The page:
More on CRM

On Friday afternoon, I got a call on my phone. It was  “+91 9818… ” number, and my first instinct was it was someone at work (my company is headquartered in Gurgaon), and I mentally prepared a “don’t you know I’m on vacation? can you call me on Monday instead” as I picked the call.

It turned out to be Baninder Singh, founder of Savorworks Coffee. I had placed an order on his website on Thursday, and I half expected him to tell me that some of the things I had ordered were out of stock.

“Karthik, for your order of the Pi?anas, you have asked for an Aeropress grind. Are you sure of this? I’m asking you because you usually order whole beans”, Baninder said. This was a remarkably pertinent observation, and an appropriate question from a seller. I confirmed to him that this was indeed deliberate (this smaller package is to take to office along with my Aeropress Go), and thanked him for asking. He went on to point out that one of the other coffees I had ordered had very limited stocks, and I should consider stocking up on it.

Some people might find this creepy (that the seller knows exactly what you order, and notices changes in your order), but from a more conventional retail perspective, this is brilliant. It is great that the seller has accurate information on your profile, and is able to detect any anomalies and alert you before something goes wrong.

Now, Savorworks is a small business (a Delhi based independent roastery), and having ordered from them at least a dozen times, I guess I’m one of their more regular customers. So it’s easy for them to keep track and take care of me.

It is similar with small “mom-and-pop” stores. Limited and high-repeat clientele means it’s easy for them to keep track of them and look after them. The challenge, though, is how do you scale it? Now, I’m by no means the only person thinking about this problem. Thousands of business people and data scientists and retailers and technology people and what not have pondered this question for over a decade now. Yet, what you find is that at scale you are simply unable to provide the sort of service you can at small scale.

In theory it should be possible for an AI to profile customers based on their purchases, adds to carts, etc. and then provide them customised experiences. I’m sure tonnes of companies are already trying to do this. However, based on my experience I don’t think anyone is doing this well.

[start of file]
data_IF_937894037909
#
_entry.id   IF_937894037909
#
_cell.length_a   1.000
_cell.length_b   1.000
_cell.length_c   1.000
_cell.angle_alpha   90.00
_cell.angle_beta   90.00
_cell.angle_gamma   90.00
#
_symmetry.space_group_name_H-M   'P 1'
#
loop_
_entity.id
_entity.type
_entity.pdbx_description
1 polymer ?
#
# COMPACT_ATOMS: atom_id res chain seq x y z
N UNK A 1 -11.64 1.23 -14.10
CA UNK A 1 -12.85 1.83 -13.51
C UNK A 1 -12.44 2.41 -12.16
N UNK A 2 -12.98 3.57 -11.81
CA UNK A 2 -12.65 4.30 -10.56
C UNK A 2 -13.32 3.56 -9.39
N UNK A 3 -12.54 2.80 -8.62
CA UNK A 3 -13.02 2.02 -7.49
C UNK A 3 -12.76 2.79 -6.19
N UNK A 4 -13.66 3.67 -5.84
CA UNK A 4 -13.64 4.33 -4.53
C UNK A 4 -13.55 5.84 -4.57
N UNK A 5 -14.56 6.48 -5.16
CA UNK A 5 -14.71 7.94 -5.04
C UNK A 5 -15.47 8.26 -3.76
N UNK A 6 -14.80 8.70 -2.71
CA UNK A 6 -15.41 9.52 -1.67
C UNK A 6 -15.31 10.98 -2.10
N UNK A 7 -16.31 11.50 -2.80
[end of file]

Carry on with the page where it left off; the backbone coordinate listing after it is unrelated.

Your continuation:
I might sound like a broken record here, but my sense is that this is because the people who are building the algos are not the ones who are thinking of solving the business problems. The algos exist. In theory, if I look at stuff like stable diffusion or Chat GPT (both of which I’ve been playing around with extensively in the last 2 days), algorithms for stuff like customer profiling shouldn’t be THAT hard. The issue, I suspect, is that people have not been asking the right questions of the algos.

On one hand, you could have business people looking at patterns they have divined themselves and then giving precise instructions to the data scientists on how to detect them – and the detection of these patterns would have been hard coded. On the other, the data scientists would have had a free hand and would have done some unsupervised stuff without much business context. And both approaches lead to easily predictable algos that aren’t particularly intelligent.

Now I’m thinking of this as a “dollar bill on the road” kind of a problem. My instinct tells me that “solution exists”, but my other instinct tells that “if a solution existed someone would have found it given how many companies are working on this kind of thing for so long”.

The other issue with such algos it that the deeper you get in prediction the harder it is. At the cohort (of hundreds of users) level, it should not be hard to profile. However, at the personal user level (at which the results of the algos are seen by customers) it is much harder to get right. So maybe there are good solutions but we haven’t yet seen it.

Maybe at some point in the near future, I’ll take another stab at solving this kind of problem. Until then, you have human intelligence and random algos.

 

Cross docking in Addis Ababa

I’m writing this from Addis Ababa bole international airport, waiting for my connection to Kilimanjaro. We arrived here some 3 hours back, on a direct flight from bangalore.

The flight was fine, and uneventful. It was possibly half empty, though – the guy in the front seat had all 3 seats to himself and had lay down across them.

Maybe the only issue with the flight was that they gave us “dinner” at the ungodly time of 3am (1230 Eastern Africa time). I know why – airlines prefer to serve as soon as they take off since food is freshest then (rather than reheating at the end of the flight). And if they serve two meals the second one is usually a cold one (sandwiches cakes etc)

The airport here is also uneventful. There are a couple of bars and a few nondescript looking coffee shops. It is linear, with all gates being laid out in a row (reminds me of KL, and very unlike “star shaped airports” such as Barcelona or Delhi).

In any case I’ve been doing the rounds since morning looking for information of my flight gate. The last time I saw it hadn’t yet been published. But there was something very interesting about the flight schedule.